Challenging Process Owners

The seventh and final step of the turtle diagram seems to challenge process owners the most. This is where the auditor should be looking for department Quality Objectives and assessing if the department objectives are linked with company quality objectives. Manufacturing often measures first pass yield and reject rates, but every process can be measured. If the process owner doesn’t measure performance, how does the process owner know that all the required work is getting done? The seventh step also is where the auditor can sample and review the monitoring and measurement of processes, and the trend analysis can be verified to be input into the CAPA process.

In my brief description of the process approach, I used the incoming inspection process. I typically choose this process for training new auditors because it is a process that is quite similar in almost every company, and it is easy to understand. More importantly, however, the incoming inspection process does an effective job of covering more clauses of the Standard than most audits. Therefore, new auditors get an appreciation for how almost all the clauses can be addressed in one process audit. If you are interested in learning more about Turtle Diagrams and the process approach to auditing, please register for our webinar on the process approach to auditing.

Posted in: ISO Auditing

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Canadian Medical Device Regulations (CMDR): Identifying New Changes

The author reviews a few methods to identify changes to the Canadian Medical Device Regulations (CMDR), including using the “compare” function in MS Word.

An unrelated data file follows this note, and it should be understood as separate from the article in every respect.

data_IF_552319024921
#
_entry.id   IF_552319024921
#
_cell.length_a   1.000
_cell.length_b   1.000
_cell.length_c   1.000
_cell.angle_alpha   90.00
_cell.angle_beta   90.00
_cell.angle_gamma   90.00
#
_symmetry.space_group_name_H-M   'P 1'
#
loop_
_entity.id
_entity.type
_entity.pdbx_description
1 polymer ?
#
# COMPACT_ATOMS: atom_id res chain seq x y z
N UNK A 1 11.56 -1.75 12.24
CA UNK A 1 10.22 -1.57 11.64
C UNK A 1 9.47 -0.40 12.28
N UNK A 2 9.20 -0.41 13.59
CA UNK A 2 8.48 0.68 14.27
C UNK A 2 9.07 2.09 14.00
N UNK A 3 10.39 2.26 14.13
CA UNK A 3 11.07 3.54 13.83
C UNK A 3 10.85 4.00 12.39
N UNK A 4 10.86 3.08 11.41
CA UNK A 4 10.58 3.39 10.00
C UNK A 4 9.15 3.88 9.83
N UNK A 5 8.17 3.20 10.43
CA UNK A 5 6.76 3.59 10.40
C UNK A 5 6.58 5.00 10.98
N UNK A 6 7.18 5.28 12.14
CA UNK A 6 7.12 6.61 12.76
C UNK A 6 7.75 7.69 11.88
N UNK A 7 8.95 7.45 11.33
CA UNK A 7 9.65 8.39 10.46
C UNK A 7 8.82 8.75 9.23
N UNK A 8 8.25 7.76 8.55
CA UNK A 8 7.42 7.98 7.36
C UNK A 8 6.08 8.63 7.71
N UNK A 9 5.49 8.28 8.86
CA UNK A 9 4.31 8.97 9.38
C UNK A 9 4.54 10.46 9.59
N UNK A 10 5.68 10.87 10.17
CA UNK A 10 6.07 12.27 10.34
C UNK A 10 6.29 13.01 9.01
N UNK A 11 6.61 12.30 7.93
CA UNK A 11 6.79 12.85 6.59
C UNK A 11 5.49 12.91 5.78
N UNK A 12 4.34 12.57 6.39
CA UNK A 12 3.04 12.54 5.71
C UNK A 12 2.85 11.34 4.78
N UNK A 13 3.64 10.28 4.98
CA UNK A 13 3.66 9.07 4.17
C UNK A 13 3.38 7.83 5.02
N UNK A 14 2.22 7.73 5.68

One of the most frustrating things about the Canadian Medical Device Regulations (CMDR), SOR/98-282, is the difficulty in identifying what has changed since the previous revision. There is no detailed revision history indicating what changed. This is surprising to me because Canada was the first country to require ISO 13485 certification as a component of the regulatory approval process. Did the Therapeutic Products Directorate (TPD) overlook Clause 4.2.3?

Using MS Word to Compare CMDR Versions

Anyway, before I became an auditor, the way I determined what changed was to use the “compare” function in MS Word to compare the versions of the CMDR. The bottom of the first page indicates, “Current to May 14, 2012.” This is our revision date, and it seems to change every month. Then below this, the document says, “Last amended on December 16, 2011.” This tells us that the last time TPD made a change was in December. Nowhere does CMDR tell us what changed.

On the second page of the CMDR, there is a note at the bottom of the page that supposedly clarifies the revision history:

“This consolidation is current to May 14, 2012. The last amendments came into force on December 16, 2011. Any amendments that were not in force as of May 14, 2012, are set out at the end of this document under the heading ‘Amendments Not in Force’.”

I have never seen a heading titled “Amendments Not in Force.” So here’s what I do:

  1. “Select All” from the current PDF version of the CMDR and another version before the last amendment date: December 16, 2011.
  2. I copy and paste the text from each document into a separate MS Word document.
  3. I save each document with a different date code.
  4. I use the “compare” function to identify the revisions that were made to the pre-December version.
  5. Then I pound my forehead against my desk because I just wasted 15 minutes to verify that the only changes made between August 8, 2011, and May 14, 2012, were as follows:
    • Date of revision throughout the document
    • Table of Provisions pagination was updated to reflect reformatting of Annex 3
    • Section 32.7 – changed wording from “may” to “shall,” and “giving” to “that gave”
    • Annex 3 was reformatted so that the English and French versions appear side-by-side instead of on page 61 & 62 sequentially

Assessing the Impact of Change

So…the next time a third-party auditor asks you for objective evidence that you have assessed the impact of changes to the CMDR, show them this blog posting. If they force you to document the impact analysis of the change of the word “may” to the word “shall” in Section 32.7, request a new auditor quickly. If they ask for documentation of the impact of the tense change in Section 32.7, also request a new auditor quickly.